She added: “According to Hindu law we married each other on Monday evening.”
RAB official Lieutenant Sazzad said this is the rare example in our country.
After interrogation at RAB Shiya mosque office, they were handed over to investigative officer Badal Krishna.
Billie Jean King
Perhaps his attitude to women hasn’t changed so radically. What about homosexuality? “I don’t have a problem with gay people. I got some gay homies.” He looks round the room and laughs. “Yeah, for real. People who were gay used to get beat up. It was cool to beat up on gay people back then. But in the 90s and 2000s, gay is a way of life. Just regular people with jobs. Now they are accepted, not classified. They just went through the same things we went through as black.”
He recently spoke out in support of gay marriage in America. Does he think that Frank Ocean coming out is a sign of progress in the rap world? “Frank Ocean ain’t no rapper. He’s a singer. It’s acceptable in the singing world, but in the rap world I don’t know if it will ever be acceptable because rap is so masculine. It’s like a football team. You can’t be in a locker room full of motherfucking tough-ass dudes, then all of a sudden say, ‘Hey, man, I like you.’ You know, that’s going to be tough.”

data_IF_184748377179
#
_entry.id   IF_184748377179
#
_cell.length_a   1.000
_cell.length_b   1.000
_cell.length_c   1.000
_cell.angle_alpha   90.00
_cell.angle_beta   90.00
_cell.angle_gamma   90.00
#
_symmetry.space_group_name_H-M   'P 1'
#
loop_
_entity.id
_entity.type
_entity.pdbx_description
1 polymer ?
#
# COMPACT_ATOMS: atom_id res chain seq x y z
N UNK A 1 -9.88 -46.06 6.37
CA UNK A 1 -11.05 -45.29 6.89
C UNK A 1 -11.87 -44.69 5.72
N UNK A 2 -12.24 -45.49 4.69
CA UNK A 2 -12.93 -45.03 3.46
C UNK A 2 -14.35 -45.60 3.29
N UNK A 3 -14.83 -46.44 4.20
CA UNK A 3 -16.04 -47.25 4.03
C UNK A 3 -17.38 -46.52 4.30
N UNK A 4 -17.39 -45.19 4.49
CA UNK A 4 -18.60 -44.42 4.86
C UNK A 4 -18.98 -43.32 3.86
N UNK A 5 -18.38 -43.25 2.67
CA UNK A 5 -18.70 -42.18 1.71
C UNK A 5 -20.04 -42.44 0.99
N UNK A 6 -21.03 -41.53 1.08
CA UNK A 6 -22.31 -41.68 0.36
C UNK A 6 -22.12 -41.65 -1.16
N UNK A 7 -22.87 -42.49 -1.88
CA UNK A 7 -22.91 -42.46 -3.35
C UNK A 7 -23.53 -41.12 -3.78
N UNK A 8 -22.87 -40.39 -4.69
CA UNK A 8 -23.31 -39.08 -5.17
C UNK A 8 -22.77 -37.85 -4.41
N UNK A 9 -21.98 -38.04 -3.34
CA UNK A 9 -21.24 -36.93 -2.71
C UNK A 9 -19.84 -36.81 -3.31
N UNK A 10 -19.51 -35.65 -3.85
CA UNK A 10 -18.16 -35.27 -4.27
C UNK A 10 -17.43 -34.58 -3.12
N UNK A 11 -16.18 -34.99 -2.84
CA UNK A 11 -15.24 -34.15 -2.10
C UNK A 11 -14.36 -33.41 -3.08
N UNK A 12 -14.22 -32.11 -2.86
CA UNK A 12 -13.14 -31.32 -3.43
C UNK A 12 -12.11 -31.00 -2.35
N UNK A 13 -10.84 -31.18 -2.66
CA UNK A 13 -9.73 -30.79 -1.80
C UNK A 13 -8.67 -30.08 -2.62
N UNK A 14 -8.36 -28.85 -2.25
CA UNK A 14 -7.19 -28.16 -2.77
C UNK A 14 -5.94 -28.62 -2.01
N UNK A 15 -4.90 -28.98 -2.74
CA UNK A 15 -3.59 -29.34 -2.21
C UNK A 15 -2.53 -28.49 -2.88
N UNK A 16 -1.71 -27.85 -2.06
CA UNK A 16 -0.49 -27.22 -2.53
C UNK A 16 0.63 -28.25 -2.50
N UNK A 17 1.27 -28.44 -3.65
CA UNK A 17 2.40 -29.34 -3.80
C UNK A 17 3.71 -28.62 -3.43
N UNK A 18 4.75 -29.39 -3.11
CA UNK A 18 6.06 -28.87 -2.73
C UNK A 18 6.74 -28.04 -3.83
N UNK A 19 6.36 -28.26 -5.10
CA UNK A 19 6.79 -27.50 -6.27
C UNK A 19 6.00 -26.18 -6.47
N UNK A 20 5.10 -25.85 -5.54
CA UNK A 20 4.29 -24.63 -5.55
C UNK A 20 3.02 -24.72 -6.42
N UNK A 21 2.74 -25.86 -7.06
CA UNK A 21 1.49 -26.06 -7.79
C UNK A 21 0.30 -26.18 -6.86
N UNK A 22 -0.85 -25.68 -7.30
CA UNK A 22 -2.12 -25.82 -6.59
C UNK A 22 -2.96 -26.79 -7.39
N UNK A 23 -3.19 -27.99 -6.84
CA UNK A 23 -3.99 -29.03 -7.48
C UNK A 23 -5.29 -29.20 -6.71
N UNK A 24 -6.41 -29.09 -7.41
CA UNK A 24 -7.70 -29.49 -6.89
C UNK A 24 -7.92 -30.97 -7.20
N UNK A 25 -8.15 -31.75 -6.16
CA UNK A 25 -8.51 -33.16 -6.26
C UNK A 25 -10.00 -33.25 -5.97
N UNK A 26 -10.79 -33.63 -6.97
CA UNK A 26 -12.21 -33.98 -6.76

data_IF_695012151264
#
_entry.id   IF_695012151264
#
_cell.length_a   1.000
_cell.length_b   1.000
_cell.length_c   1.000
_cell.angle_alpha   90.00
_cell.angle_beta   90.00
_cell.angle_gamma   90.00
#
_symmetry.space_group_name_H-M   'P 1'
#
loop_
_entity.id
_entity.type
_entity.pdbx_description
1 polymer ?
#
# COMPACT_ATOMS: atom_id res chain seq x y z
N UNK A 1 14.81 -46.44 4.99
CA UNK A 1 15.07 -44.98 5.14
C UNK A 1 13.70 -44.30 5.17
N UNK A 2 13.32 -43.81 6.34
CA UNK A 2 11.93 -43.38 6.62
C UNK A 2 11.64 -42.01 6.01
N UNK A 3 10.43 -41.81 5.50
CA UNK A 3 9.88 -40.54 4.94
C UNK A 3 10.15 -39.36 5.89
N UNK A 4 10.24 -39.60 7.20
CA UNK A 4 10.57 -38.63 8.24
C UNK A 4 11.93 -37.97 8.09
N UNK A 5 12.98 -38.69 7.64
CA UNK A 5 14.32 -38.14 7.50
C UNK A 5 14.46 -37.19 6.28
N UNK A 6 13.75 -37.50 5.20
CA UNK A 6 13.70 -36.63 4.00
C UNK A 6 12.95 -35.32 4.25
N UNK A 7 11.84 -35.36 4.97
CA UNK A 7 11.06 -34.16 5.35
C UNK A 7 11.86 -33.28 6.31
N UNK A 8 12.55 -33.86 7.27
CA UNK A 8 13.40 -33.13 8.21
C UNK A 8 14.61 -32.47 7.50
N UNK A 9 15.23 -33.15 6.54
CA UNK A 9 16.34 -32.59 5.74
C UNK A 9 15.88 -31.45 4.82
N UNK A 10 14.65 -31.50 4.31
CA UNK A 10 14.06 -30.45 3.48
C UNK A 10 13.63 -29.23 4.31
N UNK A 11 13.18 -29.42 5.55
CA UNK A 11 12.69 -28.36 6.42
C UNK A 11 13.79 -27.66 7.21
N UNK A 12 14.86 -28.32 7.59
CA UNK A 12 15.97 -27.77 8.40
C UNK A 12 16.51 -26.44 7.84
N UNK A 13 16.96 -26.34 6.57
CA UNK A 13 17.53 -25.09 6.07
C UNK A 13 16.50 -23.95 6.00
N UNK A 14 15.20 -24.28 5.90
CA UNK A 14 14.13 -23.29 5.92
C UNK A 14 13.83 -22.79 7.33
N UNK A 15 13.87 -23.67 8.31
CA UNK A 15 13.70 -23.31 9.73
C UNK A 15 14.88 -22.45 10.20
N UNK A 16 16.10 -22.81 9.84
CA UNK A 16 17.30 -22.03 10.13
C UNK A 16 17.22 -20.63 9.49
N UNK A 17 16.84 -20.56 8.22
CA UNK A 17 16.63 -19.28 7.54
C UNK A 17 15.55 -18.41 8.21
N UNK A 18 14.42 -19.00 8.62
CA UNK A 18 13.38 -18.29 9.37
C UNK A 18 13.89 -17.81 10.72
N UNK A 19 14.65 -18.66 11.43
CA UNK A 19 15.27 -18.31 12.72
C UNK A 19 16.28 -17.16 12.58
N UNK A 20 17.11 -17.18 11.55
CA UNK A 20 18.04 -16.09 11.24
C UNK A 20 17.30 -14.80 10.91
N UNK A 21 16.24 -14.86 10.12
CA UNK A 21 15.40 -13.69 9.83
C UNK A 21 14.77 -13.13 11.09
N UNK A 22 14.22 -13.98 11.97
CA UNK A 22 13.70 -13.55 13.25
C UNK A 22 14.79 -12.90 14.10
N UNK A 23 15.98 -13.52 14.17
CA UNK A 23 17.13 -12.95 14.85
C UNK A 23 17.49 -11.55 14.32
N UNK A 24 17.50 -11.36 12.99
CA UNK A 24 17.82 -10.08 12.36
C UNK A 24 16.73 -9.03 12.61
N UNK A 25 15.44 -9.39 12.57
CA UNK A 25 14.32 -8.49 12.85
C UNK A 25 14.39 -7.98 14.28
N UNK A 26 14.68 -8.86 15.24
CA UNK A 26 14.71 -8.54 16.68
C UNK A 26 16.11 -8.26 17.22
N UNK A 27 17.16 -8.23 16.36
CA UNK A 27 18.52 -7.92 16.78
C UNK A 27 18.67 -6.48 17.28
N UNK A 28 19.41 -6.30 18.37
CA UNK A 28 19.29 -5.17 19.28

Taylor Swift is on here, and … I don’t trust that, lol. And a few people on here seem more like “It’s none of my business, whatever” rather than “I support”. Also I don’t get the Blake Shelton thing what is he even saying.
Also why do people say “I have gay friends and coworkers” why.
But yeah, Chely Wright you go girl.